FILTER BY:

Thanks to Tom Cammenga for the inspiring article with his memories from our Psalter.

How interesting that in some instances his memories parallel mine! This is due, in part, to our common heritage in our primary and secondary education at Hope Protestant Reformed School and Covenant Christian High School.

How true it is that what we learn in our youth stays with us the rest of our life.

The appreciation of music is one of the great benefits of a biblically based, Reformed education. A biblical basis is taught in the area of music at all age levels. We have a rich heritage in our Psalter and the memorization of these psalms brings even richer meaning and comfort as we progress on our pilgrim’s journey.

The blessing of these songs we have learned pick at our heartstrings as we hear them in church and home, programs, weddings and funerals. Words cannot express the life-long blessing of learning good Reformed music in the home and school.

The Christian soldier is built up through the means of soul food. The music of the world doesn’t have this effect—it serves to arouse the sensual and worldly—however, Christian music feeds the soul and lifts us up to our heavenly Father on the wings of song. The theme of preaching and teaching is that it must have God and his Word as the center. In the larger sphere of school and home we are not limited to the Psalms because there is much music based on God’s Word. For example, did you know that the Messiah contains over 50 direct quotes from the Bible? Many hymns are based on scripture passages and are Reformed and scriptural. We need wisdom to pick and chose and have a responsibility to instruct our children to make wise choices in these areas.

However, “Psalm singing is a Reformed heritage, rooted in the desire to be faithful to the Holy Scriptures.” (Psalm Singing by Rev. J. Kortering) The following is a quote from John Calvin in defense of exclusive psalmody in divine worship:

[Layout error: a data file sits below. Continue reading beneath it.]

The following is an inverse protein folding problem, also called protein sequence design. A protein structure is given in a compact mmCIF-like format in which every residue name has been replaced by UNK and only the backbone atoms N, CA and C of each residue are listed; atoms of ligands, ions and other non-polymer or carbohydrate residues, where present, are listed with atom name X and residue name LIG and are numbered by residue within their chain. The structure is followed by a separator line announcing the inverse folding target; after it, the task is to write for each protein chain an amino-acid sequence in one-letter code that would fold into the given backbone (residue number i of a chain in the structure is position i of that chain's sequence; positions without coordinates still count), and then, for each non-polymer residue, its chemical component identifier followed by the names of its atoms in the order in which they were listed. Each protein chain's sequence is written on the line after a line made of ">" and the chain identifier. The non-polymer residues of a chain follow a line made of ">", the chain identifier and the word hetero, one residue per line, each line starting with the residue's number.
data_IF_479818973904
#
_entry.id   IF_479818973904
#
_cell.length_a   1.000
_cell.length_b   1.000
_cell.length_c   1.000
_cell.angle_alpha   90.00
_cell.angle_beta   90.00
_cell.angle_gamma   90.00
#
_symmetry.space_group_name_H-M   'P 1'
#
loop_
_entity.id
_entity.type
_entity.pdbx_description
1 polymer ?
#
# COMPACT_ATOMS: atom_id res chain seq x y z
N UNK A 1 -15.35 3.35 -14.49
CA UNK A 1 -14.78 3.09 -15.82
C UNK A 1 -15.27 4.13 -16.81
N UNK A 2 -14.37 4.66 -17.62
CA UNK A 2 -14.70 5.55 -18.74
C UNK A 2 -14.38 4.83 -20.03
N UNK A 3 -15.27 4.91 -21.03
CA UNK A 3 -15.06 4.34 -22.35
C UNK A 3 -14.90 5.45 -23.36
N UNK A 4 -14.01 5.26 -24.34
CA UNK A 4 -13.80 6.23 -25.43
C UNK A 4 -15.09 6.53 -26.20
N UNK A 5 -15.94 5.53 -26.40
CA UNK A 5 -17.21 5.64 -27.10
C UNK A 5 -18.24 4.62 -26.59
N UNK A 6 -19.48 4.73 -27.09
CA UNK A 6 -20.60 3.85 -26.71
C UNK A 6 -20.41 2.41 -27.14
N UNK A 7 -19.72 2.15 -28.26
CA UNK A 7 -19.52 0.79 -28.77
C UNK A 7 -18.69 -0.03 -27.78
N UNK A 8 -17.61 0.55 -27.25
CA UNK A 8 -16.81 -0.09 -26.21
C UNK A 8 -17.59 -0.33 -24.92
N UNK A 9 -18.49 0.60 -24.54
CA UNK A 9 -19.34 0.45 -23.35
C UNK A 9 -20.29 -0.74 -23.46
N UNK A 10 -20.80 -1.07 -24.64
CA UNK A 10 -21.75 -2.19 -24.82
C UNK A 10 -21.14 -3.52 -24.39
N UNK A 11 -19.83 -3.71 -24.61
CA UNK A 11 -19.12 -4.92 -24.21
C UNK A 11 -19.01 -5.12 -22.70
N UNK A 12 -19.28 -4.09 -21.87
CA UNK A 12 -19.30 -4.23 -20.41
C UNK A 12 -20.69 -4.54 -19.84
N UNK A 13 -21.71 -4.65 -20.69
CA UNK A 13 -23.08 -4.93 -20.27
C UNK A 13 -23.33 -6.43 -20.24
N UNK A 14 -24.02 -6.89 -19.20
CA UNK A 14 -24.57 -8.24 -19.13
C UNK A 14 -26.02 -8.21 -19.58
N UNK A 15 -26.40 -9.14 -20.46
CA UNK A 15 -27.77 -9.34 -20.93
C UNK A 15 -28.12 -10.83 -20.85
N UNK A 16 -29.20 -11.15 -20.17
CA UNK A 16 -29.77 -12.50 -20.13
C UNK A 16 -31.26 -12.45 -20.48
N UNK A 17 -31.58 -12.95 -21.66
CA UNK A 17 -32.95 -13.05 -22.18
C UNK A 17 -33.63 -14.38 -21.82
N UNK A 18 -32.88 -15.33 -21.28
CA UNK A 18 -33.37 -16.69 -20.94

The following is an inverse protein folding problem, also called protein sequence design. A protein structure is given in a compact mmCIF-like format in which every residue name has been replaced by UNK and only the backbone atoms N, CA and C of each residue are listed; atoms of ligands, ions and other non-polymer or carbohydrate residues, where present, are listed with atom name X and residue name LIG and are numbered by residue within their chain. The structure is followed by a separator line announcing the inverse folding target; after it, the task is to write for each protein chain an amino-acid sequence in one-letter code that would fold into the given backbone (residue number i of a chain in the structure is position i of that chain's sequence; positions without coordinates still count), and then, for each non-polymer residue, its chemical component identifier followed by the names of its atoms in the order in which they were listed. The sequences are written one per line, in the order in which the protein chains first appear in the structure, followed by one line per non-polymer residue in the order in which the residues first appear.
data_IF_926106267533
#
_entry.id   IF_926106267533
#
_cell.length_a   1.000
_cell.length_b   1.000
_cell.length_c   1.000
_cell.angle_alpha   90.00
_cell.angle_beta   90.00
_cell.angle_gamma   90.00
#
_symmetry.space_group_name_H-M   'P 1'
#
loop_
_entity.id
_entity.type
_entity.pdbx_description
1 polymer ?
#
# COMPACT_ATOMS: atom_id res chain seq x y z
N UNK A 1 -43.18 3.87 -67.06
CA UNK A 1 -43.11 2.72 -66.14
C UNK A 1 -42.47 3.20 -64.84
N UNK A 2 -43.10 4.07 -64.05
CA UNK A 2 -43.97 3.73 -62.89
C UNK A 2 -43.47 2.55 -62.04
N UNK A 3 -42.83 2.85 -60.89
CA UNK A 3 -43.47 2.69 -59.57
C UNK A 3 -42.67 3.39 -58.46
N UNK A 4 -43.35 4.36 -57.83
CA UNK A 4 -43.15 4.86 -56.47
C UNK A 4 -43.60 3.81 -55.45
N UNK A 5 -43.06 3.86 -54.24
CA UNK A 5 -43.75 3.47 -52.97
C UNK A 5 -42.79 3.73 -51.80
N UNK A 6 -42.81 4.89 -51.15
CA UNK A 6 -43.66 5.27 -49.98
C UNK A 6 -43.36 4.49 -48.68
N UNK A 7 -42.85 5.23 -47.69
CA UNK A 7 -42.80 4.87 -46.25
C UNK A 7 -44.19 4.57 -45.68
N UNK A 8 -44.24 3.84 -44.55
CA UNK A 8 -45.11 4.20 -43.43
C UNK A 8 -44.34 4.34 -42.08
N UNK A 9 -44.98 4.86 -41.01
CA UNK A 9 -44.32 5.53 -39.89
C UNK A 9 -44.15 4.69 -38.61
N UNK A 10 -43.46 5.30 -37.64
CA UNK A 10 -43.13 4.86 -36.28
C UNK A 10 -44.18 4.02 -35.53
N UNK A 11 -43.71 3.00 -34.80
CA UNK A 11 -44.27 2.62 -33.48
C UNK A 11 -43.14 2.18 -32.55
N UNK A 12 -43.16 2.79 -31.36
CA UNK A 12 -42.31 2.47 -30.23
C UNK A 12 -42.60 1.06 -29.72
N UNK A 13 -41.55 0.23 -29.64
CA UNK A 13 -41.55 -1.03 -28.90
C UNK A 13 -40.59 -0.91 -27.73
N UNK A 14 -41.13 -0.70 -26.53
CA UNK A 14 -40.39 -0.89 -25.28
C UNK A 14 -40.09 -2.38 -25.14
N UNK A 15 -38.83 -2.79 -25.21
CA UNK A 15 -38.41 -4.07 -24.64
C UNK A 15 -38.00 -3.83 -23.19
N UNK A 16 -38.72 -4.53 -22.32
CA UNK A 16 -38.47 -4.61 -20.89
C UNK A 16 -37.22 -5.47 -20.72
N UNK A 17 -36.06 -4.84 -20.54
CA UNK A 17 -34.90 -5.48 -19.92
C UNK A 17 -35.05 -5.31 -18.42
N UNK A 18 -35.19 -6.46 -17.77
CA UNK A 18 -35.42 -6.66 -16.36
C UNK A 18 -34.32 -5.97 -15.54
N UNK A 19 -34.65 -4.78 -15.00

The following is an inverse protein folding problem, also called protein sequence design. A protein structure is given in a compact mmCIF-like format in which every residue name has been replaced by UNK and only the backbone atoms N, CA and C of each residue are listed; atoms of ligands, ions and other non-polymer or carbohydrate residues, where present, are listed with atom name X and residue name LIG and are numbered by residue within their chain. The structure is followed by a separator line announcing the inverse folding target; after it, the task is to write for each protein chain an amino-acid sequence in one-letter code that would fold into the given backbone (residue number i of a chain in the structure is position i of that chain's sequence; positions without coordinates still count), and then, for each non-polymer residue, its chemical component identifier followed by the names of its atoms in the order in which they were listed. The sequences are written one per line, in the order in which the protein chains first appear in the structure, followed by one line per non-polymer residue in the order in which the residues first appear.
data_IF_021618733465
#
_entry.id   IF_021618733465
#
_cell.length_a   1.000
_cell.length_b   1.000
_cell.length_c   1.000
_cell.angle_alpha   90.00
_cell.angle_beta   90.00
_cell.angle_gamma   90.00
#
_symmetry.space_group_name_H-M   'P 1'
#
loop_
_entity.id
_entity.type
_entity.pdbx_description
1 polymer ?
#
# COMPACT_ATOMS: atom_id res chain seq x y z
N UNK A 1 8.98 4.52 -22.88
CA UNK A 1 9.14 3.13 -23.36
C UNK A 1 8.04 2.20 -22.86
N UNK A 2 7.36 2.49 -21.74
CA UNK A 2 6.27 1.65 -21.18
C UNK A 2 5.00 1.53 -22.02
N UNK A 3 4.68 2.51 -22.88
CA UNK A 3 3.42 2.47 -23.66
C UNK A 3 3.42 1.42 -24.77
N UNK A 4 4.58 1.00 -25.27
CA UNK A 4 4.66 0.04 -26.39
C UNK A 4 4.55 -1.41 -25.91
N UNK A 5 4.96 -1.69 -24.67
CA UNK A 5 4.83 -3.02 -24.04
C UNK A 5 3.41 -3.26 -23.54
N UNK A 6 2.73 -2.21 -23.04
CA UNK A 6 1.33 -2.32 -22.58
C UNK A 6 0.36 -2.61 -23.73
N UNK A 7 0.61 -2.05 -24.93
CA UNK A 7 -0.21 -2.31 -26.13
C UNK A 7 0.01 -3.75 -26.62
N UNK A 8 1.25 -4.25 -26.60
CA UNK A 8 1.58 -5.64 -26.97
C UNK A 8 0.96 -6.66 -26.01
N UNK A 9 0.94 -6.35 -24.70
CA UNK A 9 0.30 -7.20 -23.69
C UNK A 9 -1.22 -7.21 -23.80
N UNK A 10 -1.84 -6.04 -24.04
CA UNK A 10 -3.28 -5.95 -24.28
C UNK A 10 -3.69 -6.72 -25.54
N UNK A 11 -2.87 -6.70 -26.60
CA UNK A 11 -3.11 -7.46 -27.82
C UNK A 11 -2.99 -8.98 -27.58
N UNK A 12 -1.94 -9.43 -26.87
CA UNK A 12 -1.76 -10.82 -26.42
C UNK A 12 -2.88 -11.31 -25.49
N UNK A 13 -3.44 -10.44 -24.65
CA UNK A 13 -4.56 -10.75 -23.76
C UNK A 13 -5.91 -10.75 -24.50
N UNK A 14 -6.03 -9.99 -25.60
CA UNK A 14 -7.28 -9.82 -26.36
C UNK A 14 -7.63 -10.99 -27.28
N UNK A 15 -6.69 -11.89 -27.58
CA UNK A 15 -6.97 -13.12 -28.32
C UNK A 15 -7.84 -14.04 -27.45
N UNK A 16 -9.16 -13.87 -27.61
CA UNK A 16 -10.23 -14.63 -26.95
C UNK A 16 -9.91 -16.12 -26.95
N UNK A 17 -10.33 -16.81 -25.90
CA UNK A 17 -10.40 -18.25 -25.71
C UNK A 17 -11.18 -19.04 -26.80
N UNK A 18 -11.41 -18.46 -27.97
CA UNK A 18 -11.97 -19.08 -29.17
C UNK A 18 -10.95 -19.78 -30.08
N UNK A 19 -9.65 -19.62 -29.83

“Wherefore, although we look far and wide and search on every hand, we shall not find better songs nor songs better suited to that end than the Psalms of David which the Holy Spirit made and uttered through him. And for this reason, when we sing them we may be certain that God puts the words, in our mouths as if himself sang in us to exalt his glory.”

Here are a few of my own personal memories from our beloved “Psalm” book.

#10 Is special to me because it was the first Psalter my piano teacher had me learn to play. Later in life, I learned to appreciate the beautiful message of God’s grace to his people.

#32 The association with this Psalter is mainly from the funerals of loved ones. We sang it at the funeral of my sister, brother, father and mother. The last verse is so meaningful. As we stand at the graveside and know that one day we will see his glorious face and view the glories that our loved ones are experiencing right now.

#67 The Psalter has several renditions of Psalm 25. They are all beautiful; however, this is my personal favorite. God’s promises are sure—“Grace and truth shall mark the way where the Lord his own will lead…” We cling to that promise in the hills and valleys of our life.

#73 The title of this Psalter “The Confidence of Faith” tells us this is an encouraging song to sing in times of discouragement. “Be strong, nor be thy heart dismayed…Yea trust and never fear.”

#83 Confession of sin is an essential part of our walk with the Lord. This Psalter is a paraphrase of Psalm 32 written by David. How blest are we when we know our sin is covered before Jehovah God because of the blood of the Lamb. Indeed, it thrills our heart to glorify our God with songs of salvation.

#100 If my memory serves me correctly, this was a favorite of my childhood pastor, Rev. Gerrit Vos. The title is the secret of tranquility—resting in the Lord with quiet trust.

#134 This Psalter speaks to me of the Sabbath and how we honor it. As a picture of the eternal Sabbath we go to God’s house and are fed from the green pastures of his Word.

An important element of that is also our fellowship with believers of like faith. We will do this is perfection in heaven—of which the Sabbath is a picture.

#75 Another “Sunday Psalter” that I love. It’s appropriate for all seven days to bless our God who “Holds our soul in life and upholds us in the strife.” How we need this reassurance in the church service on Sunday and every day as we carry out our life’s calling.

#187 This is an all-time favorite tune—it’s also the tune to a favorite hymn “Abide With Me.” The melody has a beautiful tenor and high tenor line that is gorgeous. The words speak of God’s attributes of lovingkindness and tender mercy. These attributes should be our also through the Holy Spirit that lives in our heart. The mark of a believer is that he demonstrates these attributes of his heavenly Father.

#200 is a favorite from my youngest years. In my mind’s eye I see my mother going up and down the keyboard when she played it and I wanted to learn how to do that! School children love to sing and march around the room to this tune. Also the tune to Onward Christian Soldiers, we are reminded of how we are soldiers in the Lord’s army and our Lord has dominion over all and is the King of kings. Our Psalter version is written a little “high” for many voices; this is easily remedied by playing the tune from a hymn book where it’s usually found in E-flat major which brings it down a half step and makes it easier to sing.